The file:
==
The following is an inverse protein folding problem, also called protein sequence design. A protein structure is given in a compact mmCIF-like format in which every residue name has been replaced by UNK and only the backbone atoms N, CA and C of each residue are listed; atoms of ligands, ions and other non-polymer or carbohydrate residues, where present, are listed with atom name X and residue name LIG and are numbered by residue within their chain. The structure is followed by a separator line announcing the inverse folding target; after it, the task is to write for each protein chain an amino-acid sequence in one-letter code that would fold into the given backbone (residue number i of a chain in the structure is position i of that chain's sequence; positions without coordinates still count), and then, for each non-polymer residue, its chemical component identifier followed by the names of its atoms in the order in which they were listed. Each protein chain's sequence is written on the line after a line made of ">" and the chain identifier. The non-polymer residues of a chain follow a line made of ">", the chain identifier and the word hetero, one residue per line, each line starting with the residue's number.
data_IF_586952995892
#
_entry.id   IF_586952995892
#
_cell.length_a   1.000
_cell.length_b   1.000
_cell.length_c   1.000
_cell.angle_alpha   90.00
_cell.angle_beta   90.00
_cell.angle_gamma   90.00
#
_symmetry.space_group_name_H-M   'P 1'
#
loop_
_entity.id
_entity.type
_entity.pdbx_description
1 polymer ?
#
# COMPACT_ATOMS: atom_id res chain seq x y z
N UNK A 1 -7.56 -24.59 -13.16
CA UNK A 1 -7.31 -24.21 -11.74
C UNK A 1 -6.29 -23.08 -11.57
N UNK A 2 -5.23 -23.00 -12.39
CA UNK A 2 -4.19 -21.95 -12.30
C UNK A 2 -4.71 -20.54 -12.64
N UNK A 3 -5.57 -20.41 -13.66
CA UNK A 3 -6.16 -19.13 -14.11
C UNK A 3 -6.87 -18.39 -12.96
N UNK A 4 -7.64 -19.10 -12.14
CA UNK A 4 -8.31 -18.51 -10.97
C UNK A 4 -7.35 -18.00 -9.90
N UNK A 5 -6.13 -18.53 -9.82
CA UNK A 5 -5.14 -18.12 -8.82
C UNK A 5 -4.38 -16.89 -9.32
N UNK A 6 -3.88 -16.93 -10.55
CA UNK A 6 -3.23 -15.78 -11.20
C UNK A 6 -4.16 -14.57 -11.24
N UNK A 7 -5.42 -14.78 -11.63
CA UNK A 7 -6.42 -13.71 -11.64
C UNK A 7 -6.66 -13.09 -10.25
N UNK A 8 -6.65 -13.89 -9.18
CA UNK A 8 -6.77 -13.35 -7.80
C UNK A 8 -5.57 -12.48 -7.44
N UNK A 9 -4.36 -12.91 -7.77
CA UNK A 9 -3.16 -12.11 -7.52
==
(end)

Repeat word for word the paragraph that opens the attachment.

The following is an inverse protein folding problem, also called protein sequence design. A protein structure is given in a compact mmCIF-like format in which every residue name has been replaced by UNK and only the backbone atoms N, CA and C of each residue are listed; atoms of ligands, ions and other non-polymer or carbohydrate residues, where present, are listed with atom name X and residue name LIG and are numbered by residue within their chain. The structure is followed by a separator line announcing the inverse folding target; after it, the task is to write for each protein chain an amino-acid sequence in one-letter code that would fold into the given backbone (residue number i of a chain in the structure is position i of that chain's sequence; positions without coordinates still count), and then, for each non-polymer residue, its chemical component identifier followed by the names of its atoms in the order in which they were listed. Each protein chain's sequence is written on the line after a line made of ">" and the chain identifier. The non-polymer residues of a chain follow a line made of ">", the chain identifier and the word hetero, one residue per line, each line starting with the residue's number.